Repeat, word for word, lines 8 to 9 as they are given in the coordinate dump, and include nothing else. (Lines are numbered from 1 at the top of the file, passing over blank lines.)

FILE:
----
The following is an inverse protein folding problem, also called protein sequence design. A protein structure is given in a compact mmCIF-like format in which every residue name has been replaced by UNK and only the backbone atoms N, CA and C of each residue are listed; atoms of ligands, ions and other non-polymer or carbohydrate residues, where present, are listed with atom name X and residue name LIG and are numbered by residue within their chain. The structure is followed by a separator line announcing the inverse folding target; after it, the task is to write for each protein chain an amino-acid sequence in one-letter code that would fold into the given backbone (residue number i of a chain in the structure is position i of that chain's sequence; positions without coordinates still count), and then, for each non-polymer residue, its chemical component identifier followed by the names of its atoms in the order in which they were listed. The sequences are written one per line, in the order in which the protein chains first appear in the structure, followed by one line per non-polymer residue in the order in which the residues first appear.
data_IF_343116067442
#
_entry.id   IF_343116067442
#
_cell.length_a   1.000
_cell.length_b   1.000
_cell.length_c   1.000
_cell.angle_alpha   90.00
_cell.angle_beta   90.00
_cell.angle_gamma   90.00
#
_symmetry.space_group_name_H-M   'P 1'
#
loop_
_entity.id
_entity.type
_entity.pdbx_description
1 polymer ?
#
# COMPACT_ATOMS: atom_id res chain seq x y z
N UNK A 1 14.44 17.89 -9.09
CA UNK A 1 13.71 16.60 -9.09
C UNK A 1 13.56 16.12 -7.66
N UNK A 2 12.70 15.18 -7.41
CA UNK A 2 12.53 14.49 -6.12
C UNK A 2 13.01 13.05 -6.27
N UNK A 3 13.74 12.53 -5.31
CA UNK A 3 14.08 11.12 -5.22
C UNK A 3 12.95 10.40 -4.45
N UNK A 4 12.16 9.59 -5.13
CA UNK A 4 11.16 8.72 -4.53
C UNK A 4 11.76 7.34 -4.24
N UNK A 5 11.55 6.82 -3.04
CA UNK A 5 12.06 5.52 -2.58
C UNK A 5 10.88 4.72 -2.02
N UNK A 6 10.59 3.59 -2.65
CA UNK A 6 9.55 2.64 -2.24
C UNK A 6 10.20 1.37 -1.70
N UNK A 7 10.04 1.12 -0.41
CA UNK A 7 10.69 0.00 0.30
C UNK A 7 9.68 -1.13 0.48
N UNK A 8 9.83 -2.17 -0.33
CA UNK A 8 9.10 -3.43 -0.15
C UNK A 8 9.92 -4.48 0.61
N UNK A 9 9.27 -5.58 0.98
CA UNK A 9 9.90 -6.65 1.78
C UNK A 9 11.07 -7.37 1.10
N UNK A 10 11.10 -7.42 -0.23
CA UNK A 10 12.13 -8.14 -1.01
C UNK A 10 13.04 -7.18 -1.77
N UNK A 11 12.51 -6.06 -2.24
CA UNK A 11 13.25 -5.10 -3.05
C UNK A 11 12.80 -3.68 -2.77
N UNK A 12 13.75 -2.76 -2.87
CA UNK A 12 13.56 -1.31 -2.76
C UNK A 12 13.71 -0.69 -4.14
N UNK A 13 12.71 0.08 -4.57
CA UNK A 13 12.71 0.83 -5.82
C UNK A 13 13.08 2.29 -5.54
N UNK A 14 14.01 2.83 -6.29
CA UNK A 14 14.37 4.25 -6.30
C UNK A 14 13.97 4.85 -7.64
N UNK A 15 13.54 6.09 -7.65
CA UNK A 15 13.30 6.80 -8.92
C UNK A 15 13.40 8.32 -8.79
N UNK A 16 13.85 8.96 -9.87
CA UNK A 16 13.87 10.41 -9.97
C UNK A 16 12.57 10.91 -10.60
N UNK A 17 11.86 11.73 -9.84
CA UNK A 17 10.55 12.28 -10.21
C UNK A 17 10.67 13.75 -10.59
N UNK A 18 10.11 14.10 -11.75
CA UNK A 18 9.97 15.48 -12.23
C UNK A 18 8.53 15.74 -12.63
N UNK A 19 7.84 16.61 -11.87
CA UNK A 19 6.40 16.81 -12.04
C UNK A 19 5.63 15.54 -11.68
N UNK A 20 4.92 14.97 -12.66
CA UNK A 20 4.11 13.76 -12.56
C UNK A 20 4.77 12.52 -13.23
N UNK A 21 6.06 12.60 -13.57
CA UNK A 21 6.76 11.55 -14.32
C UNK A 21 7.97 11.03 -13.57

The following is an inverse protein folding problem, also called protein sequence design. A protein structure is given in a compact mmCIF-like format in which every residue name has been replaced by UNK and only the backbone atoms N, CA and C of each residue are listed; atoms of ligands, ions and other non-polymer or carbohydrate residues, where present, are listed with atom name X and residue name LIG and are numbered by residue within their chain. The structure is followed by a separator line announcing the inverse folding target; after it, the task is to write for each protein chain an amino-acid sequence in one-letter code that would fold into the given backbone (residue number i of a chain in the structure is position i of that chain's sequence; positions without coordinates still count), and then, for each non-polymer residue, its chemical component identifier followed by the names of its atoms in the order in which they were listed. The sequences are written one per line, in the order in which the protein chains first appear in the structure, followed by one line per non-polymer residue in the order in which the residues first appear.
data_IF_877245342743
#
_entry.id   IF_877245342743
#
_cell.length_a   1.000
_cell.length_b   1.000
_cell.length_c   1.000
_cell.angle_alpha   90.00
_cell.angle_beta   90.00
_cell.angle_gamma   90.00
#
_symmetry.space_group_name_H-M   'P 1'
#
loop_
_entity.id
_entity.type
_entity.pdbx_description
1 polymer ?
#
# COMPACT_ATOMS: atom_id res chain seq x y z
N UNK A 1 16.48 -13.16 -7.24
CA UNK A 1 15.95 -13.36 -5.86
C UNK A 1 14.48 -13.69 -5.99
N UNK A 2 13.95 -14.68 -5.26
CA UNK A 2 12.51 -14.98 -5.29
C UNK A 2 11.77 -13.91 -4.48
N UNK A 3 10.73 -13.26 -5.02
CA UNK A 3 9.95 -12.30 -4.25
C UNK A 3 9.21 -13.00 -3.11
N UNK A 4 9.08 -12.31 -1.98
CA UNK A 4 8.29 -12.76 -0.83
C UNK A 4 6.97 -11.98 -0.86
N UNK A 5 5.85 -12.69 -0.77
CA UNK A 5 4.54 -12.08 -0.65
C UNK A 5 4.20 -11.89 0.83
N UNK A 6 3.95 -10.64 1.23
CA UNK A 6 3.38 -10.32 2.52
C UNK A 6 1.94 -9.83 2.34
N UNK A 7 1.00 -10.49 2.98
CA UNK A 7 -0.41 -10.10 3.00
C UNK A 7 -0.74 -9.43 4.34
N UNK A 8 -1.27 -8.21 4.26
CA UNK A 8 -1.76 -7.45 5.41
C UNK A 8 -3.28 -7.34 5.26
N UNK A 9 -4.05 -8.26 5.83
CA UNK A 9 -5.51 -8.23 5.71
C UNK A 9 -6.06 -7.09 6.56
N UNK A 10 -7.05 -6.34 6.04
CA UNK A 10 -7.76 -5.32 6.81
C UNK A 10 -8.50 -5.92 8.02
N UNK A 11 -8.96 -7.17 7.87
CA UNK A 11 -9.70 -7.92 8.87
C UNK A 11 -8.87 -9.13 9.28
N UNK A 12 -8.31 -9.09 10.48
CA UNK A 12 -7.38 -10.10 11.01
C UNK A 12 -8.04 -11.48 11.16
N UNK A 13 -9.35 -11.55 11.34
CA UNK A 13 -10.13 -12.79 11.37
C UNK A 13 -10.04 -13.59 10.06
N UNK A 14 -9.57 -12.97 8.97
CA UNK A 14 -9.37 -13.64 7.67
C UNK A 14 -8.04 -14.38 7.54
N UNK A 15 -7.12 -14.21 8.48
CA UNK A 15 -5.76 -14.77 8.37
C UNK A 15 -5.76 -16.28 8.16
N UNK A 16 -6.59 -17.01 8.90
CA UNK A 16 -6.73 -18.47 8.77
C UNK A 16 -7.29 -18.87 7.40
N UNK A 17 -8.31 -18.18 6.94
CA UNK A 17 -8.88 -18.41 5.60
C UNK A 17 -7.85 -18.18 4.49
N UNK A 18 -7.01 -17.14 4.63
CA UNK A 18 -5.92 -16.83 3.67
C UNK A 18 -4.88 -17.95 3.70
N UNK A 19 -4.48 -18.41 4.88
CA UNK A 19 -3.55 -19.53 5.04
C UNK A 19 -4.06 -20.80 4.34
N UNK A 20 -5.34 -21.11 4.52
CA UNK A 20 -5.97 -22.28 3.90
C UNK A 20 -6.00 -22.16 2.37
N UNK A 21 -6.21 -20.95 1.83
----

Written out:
_cell.length_c   1.000
_cell.angle_alpha   90.00